‘Crown Heights,’ ‘Get Out,’ ‘Girls Trip’ among the Best Films of 2017

As we look back on the highest caliber films of 2017, the array is diverse, the talent is strong and the entertainment value is solid. These are the films that will make you laugh, cry, think, hug someone or wish you had superpowers.

The following films opened in 2017, are still at a theater near you or will be on a streaming service shortly. Enjoy.

Best Films

Battle of the Sexes (***1/2) In the 1970s, Grand Slam tennis champion Billie Jean King (Emma Stone) and over-the-hill tennis pro-Bobby Riggs (Steve Carell) duke it out in the pivotal tennis match of the century. Their battle is still socially relevant today. Stone brings King’s raw courage to life and the dawning of her new sexual identity is profound. Carell gives Riggs the right dose of bluster. Well directed by Jonathan Dayton and Valarie Faris (Little Miss Sunshine).

Coco (****) This American-made animated film shows such great respect for Mexican culture. It takes you to unimaginable places where humans and spooky creatures collide all synched around the holiday Day of the Dead (Día de los Muertos). Rich palette of colors. Lively musical score. Firmly and affectionately voiced by Anthony Gonzalez, Benjamin Bratt, Gael García Bernal and Renée Victor. Co-directed by Lee Unkrich and Adrian Molina. A joy to watch.

Coco opened during the Thanksgiving weekend to strong critical and box office success. The movie has grossed over $167 million domestically to date. (Courtesy of Walt Disney Pictures)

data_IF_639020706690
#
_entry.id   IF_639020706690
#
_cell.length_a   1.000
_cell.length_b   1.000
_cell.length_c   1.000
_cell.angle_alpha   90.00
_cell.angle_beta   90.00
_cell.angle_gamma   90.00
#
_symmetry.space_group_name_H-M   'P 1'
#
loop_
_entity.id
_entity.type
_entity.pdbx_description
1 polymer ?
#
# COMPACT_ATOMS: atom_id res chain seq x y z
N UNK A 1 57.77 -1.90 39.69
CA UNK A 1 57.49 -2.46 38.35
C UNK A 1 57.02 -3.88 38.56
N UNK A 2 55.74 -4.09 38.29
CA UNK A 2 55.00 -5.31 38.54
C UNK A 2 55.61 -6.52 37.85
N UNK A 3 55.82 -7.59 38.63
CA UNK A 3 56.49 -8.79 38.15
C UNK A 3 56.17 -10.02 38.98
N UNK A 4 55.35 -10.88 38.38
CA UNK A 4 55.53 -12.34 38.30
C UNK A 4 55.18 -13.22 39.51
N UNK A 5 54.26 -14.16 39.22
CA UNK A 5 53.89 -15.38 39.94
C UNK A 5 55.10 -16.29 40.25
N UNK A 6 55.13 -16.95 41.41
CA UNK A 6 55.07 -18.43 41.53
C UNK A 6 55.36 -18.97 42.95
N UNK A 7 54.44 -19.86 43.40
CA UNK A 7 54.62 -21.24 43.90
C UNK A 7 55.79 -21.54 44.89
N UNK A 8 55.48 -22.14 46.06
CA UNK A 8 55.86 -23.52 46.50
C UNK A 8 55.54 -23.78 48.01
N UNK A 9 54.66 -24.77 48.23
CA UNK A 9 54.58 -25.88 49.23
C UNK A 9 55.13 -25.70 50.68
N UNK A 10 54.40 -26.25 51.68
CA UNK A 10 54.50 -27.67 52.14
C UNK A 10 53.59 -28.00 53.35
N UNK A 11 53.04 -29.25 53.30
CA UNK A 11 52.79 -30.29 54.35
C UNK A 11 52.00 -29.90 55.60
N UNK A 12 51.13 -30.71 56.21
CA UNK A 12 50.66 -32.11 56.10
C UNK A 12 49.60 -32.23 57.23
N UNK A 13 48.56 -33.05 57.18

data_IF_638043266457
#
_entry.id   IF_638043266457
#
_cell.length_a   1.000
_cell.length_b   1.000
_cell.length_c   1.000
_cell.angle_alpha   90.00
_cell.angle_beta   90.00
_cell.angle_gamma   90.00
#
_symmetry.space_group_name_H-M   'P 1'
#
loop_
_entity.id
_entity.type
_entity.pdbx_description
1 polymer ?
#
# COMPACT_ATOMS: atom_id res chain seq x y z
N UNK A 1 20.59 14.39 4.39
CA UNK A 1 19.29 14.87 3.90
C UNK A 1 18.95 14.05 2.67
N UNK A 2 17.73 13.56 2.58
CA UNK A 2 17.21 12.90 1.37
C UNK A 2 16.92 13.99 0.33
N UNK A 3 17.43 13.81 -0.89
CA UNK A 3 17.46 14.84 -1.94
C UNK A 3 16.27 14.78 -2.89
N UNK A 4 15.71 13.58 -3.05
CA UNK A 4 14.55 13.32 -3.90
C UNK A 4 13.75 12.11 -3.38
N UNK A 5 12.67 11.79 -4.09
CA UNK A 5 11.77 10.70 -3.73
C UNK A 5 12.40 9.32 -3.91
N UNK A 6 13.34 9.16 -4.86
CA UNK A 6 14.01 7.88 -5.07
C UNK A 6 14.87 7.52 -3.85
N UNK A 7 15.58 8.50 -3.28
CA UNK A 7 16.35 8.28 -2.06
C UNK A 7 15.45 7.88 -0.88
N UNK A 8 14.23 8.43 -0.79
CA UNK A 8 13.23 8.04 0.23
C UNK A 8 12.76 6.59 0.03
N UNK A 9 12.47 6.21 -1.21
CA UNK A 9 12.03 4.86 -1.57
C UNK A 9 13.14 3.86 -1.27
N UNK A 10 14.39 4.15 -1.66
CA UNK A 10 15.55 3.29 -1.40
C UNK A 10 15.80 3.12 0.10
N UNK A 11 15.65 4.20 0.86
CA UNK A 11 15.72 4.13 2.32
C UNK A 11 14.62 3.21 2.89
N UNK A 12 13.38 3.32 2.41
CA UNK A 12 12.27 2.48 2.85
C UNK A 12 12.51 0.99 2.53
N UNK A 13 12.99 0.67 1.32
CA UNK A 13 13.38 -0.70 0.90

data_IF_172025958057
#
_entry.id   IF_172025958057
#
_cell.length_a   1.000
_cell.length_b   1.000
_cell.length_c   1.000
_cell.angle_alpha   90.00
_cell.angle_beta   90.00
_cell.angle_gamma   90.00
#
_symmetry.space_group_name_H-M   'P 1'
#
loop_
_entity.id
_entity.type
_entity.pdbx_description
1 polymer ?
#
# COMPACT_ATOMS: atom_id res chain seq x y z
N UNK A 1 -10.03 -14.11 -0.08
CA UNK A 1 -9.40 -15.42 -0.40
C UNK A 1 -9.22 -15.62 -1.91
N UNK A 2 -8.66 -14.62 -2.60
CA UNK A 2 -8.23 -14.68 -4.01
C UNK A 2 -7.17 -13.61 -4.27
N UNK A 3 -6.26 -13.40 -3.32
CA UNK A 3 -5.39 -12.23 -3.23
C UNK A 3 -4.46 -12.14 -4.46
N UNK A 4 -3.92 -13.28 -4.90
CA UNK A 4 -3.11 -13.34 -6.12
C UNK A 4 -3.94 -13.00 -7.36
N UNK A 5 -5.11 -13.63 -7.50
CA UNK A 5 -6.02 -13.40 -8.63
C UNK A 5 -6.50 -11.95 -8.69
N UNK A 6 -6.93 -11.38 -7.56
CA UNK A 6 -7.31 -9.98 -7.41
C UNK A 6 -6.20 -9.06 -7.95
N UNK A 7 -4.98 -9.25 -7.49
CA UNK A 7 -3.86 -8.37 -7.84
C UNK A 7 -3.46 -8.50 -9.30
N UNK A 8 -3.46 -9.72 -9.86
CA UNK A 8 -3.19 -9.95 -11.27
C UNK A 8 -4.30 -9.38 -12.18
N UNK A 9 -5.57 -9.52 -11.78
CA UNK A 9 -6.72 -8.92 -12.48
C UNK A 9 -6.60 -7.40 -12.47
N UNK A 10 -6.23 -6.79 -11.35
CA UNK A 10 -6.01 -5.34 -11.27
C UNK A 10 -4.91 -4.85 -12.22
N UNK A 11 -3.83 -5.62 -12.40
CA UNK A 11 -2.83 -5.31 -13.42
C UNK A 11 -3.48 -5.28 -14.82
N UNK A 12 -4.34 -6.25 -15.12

Crown Heights (***1/2) Everyday heroes are on view in this simple yet courageous story about two friends whose bond is stronger than a crooked Brooklyn District Attorney. In the wake of misguided films like DetroitCrown Heights is a godsend. Director/writer Matt Ruskin’s understated style makes the film seem real. Lakeith Stanfield shines in the lead as a wrongfully convicted suspect. Nnamdi Asomugha plays the friend who never gives up on him. Pure inspiration.

Darkest Hour (****) Sure, Gary Oldman chews up the scenery as the stalwart Winston Churchill in this World War II film about Germany’s impending invasion of Britain. He deserves an Oscar for his interpretation and so does his makeup man who turns the slim actor into the stout world leader. Brilliant direction by Joe Wright. Smart script by Anthony McCarten. Superb cinematography by Bruno Delbonnel.

Daniel Kaluuya stars in Get Out, a surprise hit with critics and at the box office. The film has grossed more than $175 million in the U.S. (Courtesy of Universal Pictures)